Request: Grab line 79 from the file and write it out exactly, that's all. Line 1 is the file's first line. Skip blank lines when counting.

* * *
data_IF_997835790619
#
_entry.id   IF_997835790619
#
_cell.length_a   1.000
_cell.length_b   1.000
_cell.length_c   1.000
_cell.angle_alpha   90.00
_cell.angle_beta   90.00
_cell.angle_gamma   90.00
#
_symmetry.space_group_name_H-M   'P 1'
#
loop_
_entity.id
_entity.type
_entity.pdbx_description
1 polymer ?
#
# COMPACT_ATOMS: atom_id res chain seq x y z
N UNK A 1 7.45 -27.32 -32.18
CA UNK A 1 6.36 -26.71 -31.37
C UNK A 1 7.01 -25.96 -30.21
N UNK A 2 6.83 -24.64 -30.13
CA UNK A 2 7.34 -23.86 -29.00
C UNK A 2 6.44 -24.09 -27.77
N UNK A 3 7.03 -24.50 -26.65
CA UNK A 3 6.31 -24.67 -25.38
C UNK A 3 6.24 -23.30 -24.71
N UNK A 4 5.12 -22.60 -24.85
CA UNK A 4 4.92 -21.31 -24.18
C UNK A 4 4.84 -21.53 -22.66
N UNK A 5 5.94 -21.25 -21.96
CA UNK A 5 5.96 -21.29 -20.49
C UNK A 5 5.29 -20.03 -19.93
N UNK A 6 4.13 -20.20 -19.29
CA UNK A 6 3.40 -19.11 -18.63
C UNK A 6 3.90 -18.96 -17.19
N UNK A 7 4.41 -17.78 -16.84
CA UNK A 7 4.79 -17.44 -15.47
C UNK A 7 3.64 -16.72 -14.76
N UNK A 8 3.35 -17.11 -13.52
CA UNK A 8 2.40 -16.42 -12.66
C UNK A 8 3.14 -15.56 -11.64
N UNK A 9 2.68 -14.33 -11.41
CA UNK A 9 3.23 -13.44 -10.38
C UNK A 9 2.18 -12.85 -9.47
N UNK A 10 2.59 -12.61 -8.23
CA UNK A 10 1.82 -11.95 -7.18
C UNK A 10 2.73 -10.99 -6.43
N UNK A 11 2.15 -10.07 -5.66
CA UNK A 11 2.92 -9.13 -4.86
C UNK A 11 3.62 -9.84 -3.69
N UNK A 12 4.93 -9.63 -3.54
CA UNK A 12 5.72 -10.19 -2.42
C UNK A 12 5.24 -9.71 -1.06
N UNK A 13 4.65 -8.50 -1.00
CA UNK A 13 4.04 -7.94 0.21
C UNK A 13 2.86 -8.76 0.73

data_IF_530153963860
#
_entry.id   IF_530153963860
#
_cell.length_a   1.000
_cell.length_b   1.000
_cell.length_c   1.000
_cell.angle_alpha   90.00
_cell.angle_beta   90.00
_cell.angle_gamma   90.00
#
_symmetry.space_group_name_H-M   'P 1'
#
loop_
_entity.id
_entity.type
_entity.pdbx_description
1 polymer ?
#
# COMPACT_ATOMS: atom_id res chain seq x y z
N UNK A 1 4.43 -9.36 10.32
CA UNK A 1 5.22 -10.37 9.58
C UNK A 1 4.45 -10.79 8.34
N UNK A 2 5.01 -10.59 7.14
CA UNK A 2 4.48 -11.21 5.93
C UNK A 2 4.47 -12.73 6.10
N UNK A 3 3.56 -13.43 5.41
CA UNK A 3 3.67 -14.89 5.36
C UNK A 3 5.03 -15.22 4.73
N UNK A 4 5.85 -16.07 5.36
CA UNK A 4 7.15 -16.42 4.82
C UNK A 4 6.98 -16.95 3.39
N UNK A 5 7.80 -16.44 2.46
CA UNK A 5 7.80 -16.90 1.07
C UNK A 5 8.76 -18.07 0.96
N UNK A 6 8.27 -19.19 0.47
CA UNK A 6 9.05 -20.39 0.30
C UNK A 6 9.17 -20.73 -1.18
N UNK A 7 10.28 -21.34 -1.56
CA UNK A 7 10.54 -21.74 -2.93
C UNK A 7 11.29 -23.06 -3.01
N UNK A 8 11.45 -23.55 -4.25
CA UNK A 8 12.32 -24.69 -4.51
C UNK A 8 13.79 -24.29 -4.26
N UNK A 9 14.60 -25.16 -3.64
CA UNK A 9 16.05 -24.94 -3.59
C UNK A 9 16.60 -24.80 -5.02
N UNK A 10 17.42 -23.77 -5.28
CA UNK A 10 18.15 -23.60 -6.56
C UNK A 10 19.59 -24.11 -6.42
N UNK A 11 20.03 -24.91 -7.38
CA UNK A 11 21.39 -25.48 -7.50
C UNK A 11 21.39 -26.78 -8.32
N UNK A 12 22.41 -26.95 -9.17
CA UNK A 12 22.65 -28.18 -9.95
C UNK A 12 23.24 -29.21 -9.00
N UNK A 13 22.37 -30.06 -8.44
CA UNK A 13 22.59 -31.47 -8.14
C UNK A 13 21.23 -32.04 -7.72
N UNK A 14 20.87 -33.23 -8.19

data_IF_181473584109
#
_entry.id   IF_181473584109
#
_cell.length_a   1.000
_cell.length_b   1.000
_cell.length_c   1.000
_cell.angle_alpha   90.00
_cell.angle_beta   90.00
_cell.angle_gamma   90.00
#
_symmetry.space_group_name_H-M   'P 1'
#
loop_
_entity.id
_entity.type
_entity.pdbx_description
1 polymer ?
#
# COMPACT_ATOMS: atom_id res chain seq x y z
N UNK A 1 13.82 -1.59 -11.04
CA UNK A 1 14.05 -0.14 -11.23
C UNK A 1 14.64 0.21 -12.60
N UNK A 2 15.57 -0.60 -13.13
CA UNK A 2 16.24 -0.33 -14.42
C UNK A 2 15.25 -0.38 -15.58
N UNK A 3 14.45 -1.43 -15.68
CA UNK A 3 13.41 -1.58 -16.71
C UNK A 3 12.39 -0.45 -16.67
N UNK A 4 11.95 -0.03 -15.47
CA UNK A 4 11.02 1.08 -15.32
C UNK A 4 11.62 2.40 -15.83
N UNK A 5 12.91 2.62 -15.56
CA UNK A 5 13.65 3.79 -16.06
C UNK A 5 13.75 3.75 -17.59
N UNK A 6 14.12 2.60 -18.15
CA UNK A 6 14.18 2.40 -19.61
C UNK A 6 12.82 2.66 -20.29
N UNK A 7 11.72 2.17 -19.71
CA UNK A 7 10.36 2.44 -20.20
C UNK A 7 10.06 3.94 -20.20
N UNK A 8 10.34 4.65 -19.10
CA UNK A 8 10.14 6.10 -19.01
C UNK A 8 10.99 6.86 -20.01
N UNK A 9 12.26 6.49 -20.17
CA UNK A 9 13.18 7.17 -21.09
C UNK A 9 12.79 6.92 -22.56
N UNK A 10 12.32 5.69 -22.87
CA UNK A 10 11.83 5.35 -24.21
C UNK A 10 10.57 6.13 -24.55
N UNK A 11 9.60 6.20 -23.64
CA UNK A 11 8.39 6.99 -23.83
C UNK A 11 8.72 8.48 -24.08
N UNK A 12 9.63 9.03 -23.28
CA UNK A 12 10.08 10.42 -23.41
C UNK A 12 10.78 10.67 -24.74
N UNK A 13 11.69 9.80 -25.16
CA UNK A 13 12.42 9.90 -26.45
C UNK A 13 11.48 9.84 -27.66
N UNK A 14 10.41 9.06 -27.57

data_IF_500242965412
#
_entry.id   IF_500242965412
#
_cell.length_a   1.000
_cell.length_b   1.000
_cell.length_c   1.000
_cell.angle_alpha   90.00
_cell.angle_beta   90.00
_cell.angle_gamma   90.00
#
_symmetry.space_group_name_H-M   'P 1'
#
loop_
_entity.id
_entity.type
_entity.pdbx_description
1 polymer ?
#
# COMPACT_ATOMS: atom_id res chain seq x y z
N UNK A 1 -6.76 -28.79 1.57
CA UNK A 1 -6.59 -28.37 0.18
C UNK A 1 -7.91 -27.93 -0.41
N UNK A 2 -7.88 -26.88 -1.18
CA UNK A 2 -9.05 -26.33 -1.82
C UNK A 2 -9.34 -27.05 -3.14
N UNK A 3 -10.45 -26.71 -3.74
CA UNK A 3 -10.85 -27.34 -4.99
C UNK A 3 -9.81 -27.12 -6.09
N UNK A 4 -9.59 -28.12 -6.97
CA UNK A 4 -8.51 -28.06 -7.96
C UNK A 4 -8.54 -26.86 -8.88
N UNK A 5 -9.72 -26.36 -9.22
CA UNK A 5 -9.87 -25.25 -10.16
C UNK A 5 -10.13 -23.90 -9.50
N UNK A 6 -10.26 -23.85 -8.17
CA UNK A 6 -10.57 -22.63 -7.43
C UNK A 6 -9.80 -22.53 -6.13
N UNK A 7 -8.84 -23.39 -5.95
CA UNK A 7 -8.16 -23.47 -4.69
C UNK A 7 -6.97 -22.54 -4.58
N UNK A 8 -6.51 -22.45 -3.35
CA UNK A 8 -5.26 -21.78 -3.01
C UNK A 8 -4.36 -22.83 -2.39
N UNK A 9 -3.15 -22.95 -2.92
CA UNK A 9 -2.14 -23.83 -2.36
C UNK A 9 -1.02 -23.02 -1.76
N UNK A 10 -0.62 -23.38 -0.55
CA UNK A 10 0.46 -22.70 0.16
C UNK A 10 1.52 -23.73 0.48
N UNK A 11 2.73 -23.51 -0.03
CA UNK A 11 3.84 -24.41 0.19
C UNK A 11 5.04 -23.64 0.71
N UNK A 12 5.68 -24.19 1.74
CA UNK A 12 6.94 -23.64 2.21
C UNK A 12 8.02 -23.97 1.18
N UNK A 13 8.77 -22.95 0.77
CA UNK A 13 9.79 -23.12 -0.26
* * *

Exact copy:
# COMPACT_ATOMS: atom_id res chain seq x y z